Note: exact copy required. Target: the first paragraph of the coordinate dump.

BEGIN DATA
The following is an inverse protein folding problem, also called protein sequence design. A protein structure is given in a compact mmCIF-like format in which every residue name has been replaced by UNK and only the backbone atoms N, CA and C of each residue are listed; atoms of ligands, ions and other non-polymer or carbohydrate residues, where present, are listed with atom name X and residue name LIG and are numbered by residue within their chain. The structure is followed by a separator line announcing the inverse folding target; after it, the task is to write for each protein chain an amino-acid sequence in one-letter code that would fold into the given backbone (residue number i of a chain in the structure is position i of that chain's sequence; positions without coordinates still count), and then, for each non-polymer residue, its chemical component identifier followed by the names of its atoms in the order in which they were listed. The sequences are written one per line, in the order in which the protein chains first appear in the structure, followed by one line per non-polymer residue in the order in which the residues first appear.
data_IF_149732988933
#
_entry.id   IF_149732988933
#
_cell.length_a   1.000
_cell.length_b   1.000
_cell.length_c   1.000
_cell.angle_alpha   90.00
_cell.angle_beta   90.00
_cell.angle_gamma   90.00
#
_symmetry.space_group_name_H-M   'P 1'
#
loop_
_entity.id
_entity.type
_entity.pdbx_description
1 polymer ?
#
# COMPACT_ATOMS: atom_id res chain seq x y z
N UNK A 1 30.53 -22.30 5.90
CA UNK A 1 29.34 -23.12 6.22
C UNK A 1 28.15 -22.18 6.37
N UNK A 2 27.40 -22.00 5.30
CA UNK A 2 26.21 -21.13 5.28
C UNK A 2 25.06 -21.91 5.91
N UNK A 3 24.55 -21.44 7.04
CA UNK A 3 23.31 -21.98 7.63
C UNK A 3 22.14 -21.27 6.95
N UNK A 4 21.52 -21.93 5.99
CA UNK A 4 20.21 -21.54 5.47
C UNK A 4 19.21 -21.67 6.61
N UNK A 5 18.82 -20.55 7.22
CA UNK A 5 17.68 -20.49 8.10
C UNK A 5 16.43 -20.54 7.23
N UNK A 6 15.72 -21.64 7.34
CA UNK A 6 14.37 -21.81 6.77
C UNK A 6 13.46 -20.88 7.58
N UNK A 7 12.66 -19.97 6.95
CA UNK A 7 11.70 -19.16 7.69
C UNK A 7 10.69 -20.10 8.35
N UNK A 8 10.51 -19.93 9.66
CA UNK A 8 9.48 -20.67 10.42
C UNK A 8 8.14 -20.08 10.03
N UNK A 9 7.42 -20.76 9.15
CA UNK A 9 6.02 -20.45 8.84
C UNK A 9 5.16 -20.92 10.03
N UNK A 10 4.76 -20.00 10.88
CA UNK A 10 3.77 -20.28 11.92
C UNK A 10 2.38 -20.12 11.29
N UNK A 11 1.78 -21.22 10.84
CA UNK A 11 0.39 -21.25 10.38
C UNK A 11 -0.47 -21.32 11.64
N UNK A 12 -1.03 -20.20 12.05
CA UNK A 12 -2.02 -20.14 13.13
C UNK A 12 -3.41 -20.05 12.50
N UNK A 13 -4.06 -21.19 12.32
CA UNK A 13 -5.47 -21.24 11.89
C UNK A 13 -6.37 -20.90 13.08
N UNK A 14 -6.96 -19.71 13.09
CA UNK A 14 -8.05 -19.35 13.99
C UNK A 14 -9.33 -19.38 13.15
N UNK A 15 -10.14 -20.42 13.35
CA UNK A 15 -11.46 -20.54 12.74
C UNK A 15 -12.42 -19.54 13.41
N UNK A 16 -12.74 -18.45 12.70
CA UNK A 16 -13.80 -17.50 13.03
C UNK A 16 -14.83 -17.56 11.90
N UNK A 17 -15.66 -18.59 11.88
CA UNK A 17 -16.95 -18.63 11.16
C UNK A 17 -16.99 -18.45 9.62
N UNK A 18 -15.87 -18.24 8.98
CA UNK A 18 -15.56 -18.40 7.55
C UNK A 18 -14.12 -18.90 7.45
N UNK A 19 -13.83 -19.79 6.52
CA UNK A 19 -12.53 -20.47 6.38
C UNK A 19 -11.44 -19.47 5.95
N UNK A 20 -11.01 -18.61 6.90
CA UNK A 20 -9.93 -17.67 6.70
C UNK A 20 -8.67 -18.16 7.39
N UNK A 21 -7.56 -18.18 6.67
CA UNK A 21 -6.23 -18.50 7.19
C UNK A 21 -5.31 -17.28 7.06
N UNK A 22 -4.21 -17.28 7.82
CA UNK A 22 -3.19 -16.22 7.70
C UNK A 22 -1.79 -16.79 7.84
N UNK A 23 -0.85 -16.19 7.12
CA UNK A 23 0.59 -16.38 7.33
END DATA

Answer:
The following is an inverse protein folding problem, also called protein sequence design. A protein structure is given in a compact mmCIF-like format in which every residue name has been replaced by UNK and only the backbone atoms N, CA and C of each residue are listed; atoms of ligands, ions and other non-polymer or carbohydrate residues, where present, are listed with atom name X and residue name LIG and are numbered by residue within their chain. The structure is followed by a separator line announcing the inverse folding target; after it, the task is to write for each protein chain an amino-acid sequence in one-letter code that would fold into the given backbone (residue number i of a chain in the structure is position i of that chain's sequence; positions without coordinates still count), and then, for each non-polymer residue, its chemical component identifier followed by the names of its atoms in the order in which they were listed. The sequences are written one per line, in the order in which the protein chains first appear in the structure, followed by one line per non-polymer residue in the order in which the residues first appear.